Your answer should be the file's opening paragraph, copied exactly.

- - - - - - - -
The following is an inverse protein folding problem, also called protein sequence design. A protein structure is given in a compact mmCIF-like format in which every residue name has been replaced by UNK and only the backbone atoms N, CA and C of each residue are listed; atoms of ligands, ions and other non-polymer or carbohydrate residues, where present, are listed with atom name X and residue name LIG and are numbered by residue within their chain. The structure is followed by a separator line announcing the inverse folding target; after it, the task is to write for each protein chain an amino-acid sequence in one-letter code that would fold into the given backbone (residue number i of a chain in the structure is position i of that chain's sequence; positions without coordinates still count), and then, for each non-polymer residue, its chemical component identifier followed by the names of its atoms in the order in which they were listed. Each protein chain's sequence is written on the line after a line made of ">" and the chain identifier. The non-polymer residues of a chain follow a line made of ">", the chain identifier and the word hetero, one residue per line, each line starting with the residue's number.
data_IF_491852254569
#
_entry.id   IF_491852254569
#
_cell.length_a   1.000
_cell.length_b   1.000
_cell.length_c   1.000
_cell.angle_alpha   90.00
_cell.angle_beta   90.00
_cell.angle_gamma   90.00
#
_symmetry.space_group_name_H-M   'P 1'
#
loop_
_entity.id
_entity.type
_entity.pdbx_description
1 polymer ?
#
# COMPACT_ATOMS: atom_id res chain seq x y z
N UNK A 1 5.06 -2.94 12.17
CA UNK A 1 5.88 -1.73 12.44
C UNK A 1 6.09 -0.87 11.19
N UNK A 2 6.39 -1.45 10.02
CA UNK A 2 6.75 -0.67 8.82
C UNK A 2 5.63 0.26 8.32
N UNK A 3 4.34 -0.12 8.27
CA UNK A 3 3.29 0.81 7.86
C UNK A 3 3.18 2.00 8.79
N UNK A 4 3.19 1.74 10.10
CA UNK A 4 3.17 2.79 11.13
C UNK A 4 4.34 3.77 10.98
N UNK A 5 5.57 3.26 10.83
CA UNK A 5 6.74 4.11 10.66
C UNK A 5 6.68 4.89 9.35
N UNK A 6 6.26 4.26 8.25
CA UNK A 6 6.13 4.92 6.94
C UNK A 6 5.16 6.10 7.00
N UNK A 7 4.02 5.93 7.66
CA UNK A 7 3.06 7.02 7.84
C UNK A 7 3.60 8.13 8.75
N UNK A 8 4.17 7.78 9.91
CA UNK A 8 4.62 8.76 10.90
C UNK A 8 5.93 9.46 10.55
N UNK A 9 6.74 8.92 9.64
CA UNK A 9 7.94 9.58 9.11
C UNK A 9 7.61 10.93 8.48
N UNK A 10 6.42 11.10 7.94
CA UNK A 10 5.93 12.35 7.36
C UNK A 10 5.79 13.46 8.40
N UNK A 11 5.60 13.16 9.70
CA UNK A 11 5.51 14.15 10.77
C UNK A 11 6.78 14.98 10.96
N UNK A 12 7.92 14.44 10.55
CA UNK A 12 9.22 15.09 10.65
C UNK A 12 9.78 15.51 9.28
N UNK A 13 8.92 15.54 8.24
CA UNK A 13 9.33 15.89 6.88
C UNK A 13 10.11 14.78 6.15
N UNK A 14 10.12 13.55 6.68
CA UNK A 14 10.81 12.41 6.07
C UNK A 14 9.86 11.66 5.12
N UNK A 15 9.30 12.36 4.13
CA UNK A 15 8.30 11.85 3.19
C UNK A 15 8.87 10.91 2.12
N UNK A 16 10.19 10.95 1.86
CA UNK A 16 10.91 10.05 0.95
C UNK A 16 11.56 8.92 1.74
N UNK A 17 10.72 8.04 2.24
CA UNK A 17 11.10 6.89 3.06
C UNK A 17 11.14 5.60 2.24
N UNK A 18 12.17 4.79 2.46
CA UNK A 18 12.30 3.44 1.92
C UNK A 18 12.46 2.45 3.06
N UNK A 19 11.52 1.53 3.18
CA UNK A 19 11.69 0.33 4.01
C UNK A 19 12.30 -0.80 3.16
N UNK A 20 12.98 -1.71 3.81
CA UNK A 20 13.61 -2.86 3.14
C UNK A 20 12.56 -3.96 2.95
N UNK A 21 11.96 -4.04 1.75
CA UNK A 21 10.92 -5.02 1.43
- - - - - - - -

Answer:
The following is an inverse protein folding problem, also called protein sequence design. A protein structure is given in a compact mmCIF-like format in which every residue name has been replaced by UNK and only the backbone atoms N, CA and C of each residue are listed; atoms of ligands, ions and other non-polymer or carbohydrate residues, where present, are listed with atom name X and residue name LIG and are numbered by residue within their chain. The structure is followed by a separator line announcing the inverse folding target; after it, the task is to write for each protein chain an amino-acid sequence in one-letter code that would fold into the given backbone (residue number i of a chain in the structure is position i of that chain's sequence; positions without coordinates still count), and then, for each non-polymer residue, its chemical component identifier followed by the names of its atoms in the order in which they were listed. Each protein chain's sequence is written on the line after a line made of ">" and the chain identifier. The non-polymer residues of a chain follow a line made of ">", the chain identifier and the word hetero, one residue per line, each line starting with the residue's number.